Tuesday, January 27, 2015

MLK and The Most Excellent Way

One of the ministers at my church asked me to write a short article with some of my thoughts on Martin Luther King, Jr.'s famous "Letter from Birmingham Jail" for our church newsletter.

Below, slightly edited so it will make sense here, is what I wrote. (Regular readers of "Blogarithmic Expressions" may recognize a couple of sentences from previous posts.)

Dr. King wrote his “Letter from Birmingham Jail” in April of 1963. Four months later, he delivered his incredible “I Have a Dream” speech. My parents were in the crowd there as a part of the Freedom March, also known as the March on Washington.

I first encountered this Letter in a freshman philosophy class. That was 31 years ago, closer to Dr. King’s day than to today. Some of the circumstances he saw in the 1960s and I saw in the 1980s are still prevalent. We still face racial injustice.

Other issues of the sixties have been surpassed by issues unforeseen by Dr. King and unimaginable to the philosophers and political scientists of his time. We now see animosity directed toward “different” people … and the “differences” that give rise to hostility are many and varied and not always easily categorized. Officials lose their jobs because they express their religious beliefs. We experience vitriol in our public debate that has so deteriorated that many, if not most, of us would rather tune out than get involved.

I believe the problem is this: We don’t love each other enough. We are unwilling to put up with differences. We feel compelled to correct each other – just skim your Facebook feed if you don’t believe me. Too often, we decide that someone who disagrees with us cannot be trusted. Seeking our own way is the new normal.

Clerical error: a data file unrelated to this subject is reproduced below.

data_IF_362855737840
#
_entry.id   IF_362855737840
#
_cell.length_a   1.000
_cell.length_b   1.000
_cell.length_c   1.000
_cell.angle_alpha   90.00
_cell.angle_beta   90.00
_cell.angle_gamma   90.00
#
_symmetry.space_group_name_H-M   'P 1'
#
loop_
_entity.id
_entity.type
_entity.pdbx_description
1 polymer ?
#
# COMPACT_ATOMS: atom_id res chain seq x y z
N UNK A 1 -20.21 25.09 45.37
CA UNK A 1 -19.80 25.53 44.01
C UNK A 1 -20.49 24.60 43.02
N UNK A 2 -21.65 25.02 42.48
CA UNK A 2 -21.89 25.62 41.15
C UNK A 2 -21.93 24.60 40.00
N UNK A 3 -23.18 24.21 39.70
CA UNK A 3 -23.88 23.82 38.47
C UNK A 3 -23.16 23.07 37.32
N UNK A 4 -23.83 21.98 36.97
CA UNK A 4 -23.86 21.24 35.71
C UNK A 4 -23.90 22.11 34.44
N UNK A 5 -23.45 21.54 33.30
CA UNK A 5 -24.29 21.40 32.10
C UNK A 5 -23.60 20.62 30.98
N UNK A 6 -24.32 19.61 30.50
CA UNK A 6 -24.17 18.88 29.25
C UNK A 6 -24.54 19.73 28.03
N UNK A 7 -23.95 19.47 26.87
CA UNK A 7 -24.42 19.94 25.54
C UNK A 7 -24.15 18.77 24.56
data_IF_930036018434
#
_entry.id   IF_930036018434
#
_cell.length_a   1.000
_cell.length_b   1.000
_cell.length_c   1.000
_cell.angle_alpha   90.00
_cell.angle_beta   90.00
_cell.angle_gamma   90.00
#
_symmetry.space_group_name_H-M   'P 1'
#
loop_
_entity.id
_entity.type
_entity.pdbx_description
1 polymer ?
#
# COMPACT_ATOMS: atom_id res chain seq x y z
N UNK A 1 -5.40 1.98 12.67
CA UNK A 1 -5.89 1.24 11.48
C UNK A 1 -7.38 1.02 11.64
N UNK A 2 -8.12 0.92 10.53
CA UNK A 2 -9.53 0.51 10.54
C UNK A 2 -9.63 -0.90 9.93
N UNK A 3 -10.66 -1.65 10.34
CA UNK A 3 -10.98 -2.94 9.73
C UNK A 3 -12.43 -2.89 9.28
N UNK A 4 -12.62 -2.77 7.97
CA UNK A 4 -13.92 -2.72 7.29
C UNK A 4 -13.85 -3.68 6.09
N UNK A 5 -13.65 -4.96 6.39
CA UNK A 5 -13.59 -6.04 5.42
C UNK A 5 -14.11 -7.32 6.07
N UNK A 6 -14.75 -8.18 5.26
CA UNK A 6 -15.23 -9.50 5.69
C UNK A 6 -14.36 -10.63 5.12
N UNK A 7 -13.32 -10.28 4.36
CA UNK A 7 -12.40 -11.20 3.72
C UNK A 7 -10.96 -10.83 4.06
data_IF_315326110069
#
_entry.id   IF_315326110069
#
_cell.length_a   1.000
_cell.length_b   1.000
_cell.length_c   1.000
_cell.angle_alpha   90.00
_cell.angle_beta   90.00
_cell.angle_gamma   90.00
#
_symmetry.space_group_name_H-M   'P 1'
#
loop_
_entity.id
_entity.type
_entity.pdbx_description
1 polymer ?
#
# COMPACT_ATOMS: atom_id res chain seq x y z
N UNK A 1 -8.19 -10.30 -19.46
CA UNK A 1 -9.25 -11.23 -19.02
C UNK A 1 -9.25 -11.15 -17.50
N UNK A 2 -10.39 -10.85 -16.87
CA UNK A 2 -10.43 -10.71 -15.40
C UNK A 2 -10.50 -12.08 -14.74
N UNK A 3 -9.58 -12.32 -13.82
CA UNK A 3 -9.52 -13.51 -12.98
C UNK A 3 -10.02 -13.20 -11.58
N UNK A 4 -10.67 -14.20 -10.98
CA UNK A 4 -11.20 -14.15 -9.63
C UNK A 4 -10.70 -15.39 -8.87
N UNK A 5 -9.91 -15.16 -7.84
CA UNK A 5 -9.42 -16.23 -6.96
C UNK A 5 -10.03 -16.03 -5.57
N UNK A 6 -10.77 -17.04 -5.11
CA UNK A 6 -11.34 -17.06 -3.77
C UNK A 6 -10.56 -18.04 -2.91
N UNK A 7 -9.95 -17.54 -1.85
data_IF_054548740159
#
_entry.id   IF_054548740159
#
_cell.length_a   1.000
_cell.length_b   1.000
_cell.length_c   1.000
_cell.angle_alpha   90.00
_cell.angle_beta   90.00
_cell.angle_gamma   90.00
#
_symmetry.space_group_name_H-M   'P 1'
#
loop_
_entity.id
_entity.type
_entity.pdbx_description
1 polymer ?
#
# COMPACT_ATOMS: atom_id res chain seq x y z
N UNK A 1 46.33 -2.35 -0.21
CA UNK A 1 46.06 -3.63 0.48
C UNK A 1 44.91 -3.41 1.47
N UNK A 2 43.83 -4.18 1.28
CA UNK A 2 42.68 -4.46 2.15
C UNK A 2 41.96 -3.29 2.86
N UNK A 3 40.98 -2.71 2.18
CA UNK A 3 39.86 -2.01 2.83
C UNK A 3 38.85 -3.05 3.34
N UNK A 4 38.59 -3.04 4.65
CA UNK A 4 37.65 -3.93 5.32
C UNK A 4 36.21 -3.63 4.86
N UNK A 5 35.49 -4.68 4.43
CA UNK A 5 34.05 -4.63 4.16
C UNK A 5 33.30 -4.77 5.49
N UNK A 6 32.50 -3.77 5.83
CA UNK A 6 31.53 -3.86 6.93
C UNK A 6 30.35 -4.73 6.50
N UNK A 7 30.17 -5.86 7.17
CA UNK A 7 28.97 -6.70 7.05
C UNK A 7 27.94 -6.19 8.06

In his sermon about Jonah, our pastor Brent Beasley said, “Am I prepared to reach out with God’s love to people who are different than I am, whom I don’t like, who make me uncomfortable?” Our church's written order of worship from that Sunday included this quote from William Carter: “When are we going to get it straight that the love of God is for all people?”

Jesus commanded us to love one another and told us people would know we are His disciples by our love. Paul writes: “Now about brotherly love we do not need to write to you, for you yourselves have been taught by God to love each other.... Yet we urge you, brothers, to do so more and more.”

We still hear Dr. King’s call. Whether you choose individually to stand against discrimination or poison politics is your decision. Whether Broadway chooses to accept and love those who differ from us – the fundamentalist, the radical, the one who sincerely understands scripture differently - is for us as a congregation to consider.

But if we do not first heed the call of Jesus and Paul to love better than we do now, our other choices will be as “resounding gongs and clanging cymbals.” (1 Cor. 13:1)

Dr. King recognized this. The essence of his Letter is his impassioned discussion of “the most excellent way of love.” He closes the Letter by imploring, as perhaps only a Baptist preacher can: “Let us all hope that … in some not too distant tomorrow the radiant stars of love and brotherhood will shine over our great nation with all their scintillating beauty.”

In the words of Dr. King, let’s follow Jesus and be “extremists for love.” It is, after all, the most excellent way.

Sunday, January 25, 2015

...That We Should Be Called the Children of God

Poets or children or lunatics.

Rabbi Yehuda Berg writes:"As children, our imaginations are vibrant, and our hearts are open. We believe that the bad guy always loses and that the tooth fairy sneaks into our rooms at night to put money under our pillow. Everything amazes us, and we think anything is possible. We continuously experience life with a sense of newness and unbridled curiosity."